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Nipples, anatomical variation

Extracted from Survival Guide to Midwifery, 2nd Edition (2012) Diane M. Fraser and Margaret A. Cooper, Oxford; Churchill Livingstone: 2012. Courtesy Elsevier

Long nipples can lead to poor feeding because the baby is able to latch on to the nipple without drawing breast tissue into his or her mouth. The mother may need to be shown how to help the baby draw in a sufficient portion of the breast.

Short nipples should not cause any problems as the baby has to form a teat from both the breast and nipple. The mother should be reassured.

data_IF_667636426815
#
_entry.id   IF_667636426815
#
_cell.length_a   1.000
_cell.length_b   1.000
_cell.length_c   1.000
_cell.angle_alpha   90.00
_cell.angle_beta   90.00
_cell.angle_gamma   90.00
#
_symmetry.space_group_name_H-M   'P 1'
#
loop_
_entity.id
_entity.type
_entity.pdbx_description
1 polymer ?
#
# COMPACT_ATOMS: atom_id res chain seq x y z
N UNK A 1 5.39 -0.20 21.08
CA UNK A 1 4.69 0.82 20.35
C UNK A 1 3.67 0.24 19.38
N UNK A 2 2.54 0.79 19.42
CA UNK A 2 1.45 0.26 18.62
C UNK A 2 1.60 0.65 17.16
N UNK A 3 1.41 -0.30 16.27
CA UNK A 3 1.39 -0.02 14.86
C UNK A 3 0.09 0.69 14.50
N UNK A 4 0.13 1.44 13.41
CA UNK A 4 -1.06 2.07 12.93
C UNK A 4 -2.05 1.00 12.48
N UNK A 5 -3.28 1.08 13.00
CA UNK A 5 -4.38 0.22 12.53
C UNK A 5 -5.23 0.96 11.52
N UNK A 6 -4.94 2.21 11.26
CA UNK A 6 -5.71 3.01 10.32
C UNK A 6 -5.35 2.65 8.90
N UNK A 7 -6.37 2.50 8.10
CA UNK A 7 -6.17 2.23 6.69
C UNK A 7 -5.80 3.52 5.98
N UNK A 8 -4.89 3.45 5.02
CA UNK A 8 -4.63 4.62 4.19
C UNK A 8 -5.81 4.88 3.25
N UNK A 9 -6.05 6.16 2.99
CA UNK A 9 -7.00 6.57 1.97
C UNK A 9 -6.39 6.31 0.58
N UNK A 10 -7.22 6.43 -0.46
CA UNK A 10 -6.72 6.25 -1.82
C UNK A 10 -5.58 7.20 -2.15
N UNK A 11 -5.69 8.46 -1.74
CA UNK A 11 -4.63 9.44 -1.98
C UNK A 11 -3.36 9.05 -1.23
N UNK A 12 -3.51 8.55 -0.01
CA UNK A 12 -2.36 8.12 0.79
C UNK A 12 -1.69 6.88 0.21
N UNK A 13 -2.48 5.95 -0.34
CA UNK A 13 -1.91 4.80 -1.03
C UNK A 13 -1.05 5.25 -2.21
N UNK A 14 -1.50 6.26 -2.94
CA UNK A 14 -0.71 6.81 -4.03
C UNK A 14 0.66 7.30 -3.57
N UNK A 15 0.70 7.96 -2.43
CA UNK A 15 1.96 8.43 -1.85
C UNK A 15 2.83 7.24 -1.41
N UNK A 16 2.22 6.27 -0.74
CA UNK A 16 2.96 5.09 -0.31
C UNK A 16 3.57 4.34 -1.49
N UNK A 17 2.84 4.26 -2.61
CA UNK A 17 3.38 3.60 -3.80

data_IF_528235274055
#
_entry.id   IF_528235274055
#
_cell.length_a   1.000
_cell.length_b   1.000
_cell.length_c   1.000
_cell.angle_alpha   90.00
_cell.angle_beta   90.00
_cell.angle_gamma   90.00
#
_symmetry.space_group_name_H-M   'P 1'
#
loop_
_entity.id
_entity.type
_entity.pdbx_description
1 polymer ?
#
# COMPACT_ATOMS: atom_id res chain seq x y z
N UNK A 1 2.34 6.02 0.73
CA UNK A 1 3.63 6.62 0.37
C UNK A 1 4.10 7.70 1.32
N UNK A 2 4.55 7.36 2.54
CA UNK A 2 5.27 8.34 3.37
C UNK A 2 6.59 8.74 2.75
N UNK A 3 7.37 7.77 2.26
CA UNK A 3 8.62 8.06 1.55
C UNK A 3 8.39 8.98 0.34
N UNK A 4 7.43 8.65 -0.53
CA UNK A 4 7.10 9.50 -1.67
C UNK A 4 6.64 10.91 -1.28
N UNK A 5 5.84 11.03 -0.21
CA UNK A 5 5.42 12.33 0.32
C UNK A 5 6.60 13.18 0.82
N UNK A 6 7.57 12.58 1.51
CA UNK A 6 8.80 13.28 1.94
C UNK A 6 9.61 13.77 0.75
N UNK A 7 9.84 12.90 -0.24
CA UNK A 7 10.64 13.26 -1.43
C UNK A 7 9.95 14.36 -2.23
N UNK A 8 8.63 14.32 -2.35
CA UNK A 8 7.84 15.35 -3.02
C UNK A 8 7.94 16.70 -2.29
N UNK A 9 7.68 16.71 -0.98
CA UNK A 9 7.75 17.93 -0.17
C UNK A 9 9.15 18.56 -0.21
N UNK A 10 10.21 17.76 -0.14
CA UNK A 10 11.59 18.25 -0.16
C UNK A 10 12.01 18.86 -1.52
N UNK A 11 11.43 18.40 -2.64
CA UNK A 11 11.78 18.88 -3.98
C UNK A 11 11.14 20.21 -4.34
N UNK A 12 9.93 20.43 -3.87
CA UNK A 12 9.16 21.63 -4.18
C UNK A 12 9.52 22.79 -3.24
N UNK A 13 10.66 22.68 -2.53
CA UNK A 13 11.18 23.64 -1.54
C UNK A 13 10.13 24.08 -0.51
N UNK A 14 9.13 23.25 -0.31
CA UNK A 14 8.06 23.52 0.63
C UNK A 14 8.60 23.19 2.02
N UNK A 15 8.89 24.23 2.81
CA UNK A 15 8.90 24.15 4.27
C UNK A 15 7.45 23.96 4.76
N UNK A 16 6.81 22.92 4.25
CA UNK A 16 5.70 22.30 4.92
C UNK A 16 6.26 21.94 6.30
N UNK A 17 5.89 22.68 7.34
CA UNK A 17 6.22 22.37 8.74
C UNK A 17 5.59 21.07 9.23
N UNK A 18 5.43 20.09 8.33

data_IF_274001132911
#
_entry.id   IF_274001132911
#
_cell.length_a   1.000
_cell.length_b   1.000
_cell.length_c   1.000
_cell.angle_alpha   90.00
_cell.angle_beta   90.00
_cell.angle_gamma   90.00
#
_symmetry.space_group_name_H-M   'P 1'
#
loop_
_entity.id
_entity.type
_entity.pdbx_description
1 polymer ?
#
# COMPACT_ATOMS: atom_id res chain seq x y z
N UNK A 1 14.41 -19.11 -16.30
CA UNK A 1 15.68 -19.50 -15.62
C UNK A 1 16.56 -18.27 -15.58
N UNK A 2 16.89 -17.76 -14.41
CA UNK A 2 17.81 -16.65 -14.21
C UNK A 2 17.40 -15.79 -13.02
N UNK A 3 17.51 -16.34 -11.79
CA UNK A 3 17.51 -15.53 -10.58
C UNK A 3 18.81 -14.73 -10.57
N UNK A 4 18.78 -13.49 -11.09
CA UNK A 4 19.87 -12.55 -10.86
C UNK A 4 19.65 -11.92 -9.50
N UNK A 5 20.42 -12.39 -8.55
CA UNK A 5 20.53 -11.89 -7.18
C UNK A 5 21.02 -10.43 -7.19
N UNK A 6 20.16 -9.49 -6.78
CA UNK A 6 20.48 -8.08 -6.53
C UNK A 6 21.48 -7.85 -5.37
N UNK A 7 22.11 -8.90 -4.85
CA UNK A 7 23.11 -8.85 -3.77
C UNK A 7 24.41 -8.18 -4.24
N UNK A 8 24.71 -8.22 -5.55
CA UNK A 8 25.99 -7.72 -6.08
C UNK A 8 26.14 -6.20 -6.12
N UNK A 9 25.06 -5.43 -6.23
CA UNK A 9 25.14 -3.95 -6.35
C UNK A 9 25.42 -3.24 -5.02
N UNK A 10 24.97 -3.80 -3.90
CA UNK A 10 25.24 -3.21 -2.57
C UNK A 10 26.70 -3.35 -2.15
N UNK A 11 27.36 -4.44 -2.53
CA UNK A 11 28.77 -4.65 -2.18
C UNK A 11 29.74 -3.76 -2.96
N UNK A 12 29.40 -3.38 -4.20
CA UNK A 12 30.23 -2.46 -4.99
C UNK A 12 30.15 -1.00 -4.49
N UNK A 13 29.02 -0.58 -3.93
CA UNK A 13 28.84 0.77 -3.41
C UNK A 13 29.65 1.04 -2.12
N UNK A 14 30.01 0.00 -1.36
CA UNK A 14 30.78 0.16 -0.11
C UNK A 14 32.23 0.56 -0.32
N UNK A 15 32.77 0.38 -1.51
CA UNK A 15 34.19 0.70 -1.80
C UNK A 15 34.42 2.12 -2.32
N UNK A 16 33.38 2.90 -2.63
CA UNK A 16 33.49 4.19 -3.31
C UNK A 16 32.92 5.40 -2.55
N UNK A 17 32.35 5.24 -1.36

Abnormally large nipples If the baby is small, her/her mouth may not be able to get beyond the nipple and onto the breast. Lactation could be initiated by expressing. As the baby grows and the breast and nipple become more protactile, breastfeeding may become possible.

Inverted and flat nipples If the nipple is deeply inverted it mat be necessary to initiate lactation by expressing. Attempts to attach the baby to the breast are delayed until lactation is established and the breasts have become soft and breast tissue is more protactile.

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